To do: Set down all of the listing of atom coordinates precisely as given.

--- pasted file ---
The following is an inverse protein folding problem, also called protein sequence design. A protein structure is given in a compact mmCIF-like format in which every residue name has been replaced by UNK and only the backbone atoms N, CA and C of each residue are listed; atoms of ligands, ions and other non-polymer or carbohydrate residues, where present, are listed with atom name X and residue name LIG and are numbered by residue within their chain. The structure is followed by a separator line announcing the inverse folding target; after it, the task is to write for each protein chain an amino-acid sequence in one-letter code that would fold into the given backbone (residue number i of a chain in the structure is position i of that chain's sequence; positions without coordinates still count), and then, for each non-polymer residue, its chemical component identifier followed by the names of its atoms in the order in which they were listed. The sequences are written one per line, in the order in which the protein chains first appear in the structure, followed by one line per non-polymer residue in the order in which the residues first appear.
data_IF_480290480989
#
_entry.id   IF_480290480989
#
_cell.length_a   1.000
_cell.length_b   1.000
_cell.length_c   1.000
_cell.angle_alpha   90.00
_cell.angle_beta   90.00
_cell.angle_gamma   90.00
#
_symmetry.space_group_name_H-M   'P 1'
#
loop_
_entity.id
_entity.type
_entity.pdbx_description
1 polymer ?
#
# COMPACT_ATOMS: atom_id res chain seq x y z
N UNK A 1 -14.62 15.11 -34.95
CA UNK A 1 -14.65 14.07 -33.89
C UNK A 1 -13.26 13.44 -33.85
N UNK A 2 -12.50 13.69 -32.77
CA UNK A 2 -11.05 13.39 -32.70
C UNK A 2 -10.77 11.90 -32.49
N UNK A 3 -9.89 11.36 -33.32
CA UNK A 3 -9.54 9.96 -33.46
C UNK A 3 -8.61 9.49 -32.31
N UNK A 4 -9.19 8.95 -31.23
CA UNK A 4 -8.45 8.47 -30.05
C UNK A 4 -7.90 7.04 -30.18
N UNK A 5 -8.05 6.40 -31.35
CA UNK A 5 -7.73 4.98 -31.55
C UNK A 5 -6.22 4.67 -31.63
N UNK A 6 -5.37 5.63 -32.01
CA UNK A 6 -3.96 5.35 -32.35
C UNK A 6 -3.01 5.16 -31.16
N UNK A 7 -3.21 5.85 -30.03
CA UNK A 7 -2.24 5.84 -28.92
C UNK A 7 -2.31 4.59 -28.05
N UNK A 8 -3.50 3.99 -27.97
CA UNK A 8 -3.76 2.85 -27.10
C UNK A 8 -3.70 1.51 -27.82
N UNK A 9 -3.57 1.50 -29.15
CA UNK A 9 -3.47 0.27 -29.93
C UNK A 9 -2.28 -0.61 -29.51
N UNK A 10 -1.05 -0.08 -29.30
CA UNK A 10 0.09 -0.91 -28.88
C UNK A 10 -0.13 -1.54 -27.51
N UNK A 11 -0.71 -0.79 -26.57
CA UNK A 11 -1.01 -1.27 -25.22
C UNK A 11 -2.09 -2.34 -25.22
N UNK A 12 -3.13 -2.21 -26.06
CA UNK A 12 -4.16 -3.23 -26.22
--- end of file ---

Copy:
The following is an inverse protein folding problem, also called protein sequence design. A protein structure is given in a compact mmCIF-like format in which every residue name has been replaced by UNK and only the backbone atoms N, CA and C of each residue are listed; atoms of ligands, ions and other non-polymer or carbohydrate residues, where present, are listed with atom name X and residue name LIG and are numbered by residue within their chain. The structure is followed by a separator line announcing the inverse folding target; after it, the task is to write for each protein chain an amino-acid sequence in one-letter code that would fold into the given backbone (residue number i of a chain in the structure is position i of that chain's sequence; positions without coordinates still count), and then, for each non-polymer residue, its chemical component identifier followed by the names of its atoms in the order in which they were listed. The sequences are written one per line, in the order in which the protein chains first appear in the structure, followed by one line per non-polymer residue in the order in which the residues first appear.
data_IF_480290480989
#
_entry.id   IF_480290480989
#
_cell.length_a   1.000
_cell.length_b   1.000
_cell.length_c   1.000
_cell.angle_alpha   90.00
_cell.angle_beta   90.00
_cell.angle_gamma   90.00
#
_symmetry.space_group_name_H-M   'P 1'
#
loop_
_entity.id
_entity.type
_entity.pdbx_description
1 polymer ?
#
# COMPACT_ATOMS: atom_id res chain seq x y z
N UNK A 1 -14.62 15.11 -34.95
CA UNK A 1 -14.65 14.07 -33.89
C UNK A 1 -13.26 13.44 -33.85
N UNK A 2 -12.50 13.69 -32.77
CA UNK A 2 -11.05 13.39 -32.70
C UNK A 2 -10.77 11.90 -32.49
N UNK A 3 -9.89 11.36 -33.32
CA UNK A 3 -9.54 9.96 -33.46
C UNK A 3 -8.61 9.49 -32.31
N UNK A 4 -9.19 8.95 -31.23
CA UNK A 4 -8.45 8.47 -30.05
C UNK A 4 -7.90 7.04 -30.18
N UNK A 5 -8.05 6.40 -31.35
CA UNK A 5 -7.73 4.98 -31.55
C UNK A 5 -6.22 4.67 -31.63
N UNK A 6 -5.37 5.63 -32.01
CA UNK A 6 -3.96 5.35 -32.35
C UNK A 6 -3.01 5.16 -31.16
N UNK A 7 -3.21 5.85 -30.03
CA UNK A 7 -2.24 5.84 -28.92
C UNK A 7 -2.31 4.59 -28.05
N UNK A 8 -3.50 3.99 -27.97
CA UNK A 8 -3.76 2.85 -27.10
C UNK A 8 -3.70 1.51 -27.82
N UNK A 9 -3.57 1.50 -29.15
CA UNK A 9 -3.47 0.27 -29.93
C UNK A 9 -2.28 -0.61 -29.51
N UNK A 10 -1.05 -0.08 -29.30
CA UNK A 10 0.09 -0.91 -28.88
C UNK A 10 -0.13 -1.54 -27.51
N UNK A 11 -0.71 -0.79 -26.57
CA UNK A 11 -1.01 -1.27 -25.22
C UNK A 11 -2.09 -2.34 -25.22
N UNK A 12 -3.13 -2.21 -26.06
CA UNK A 12 -4.16 -3.23 -26.22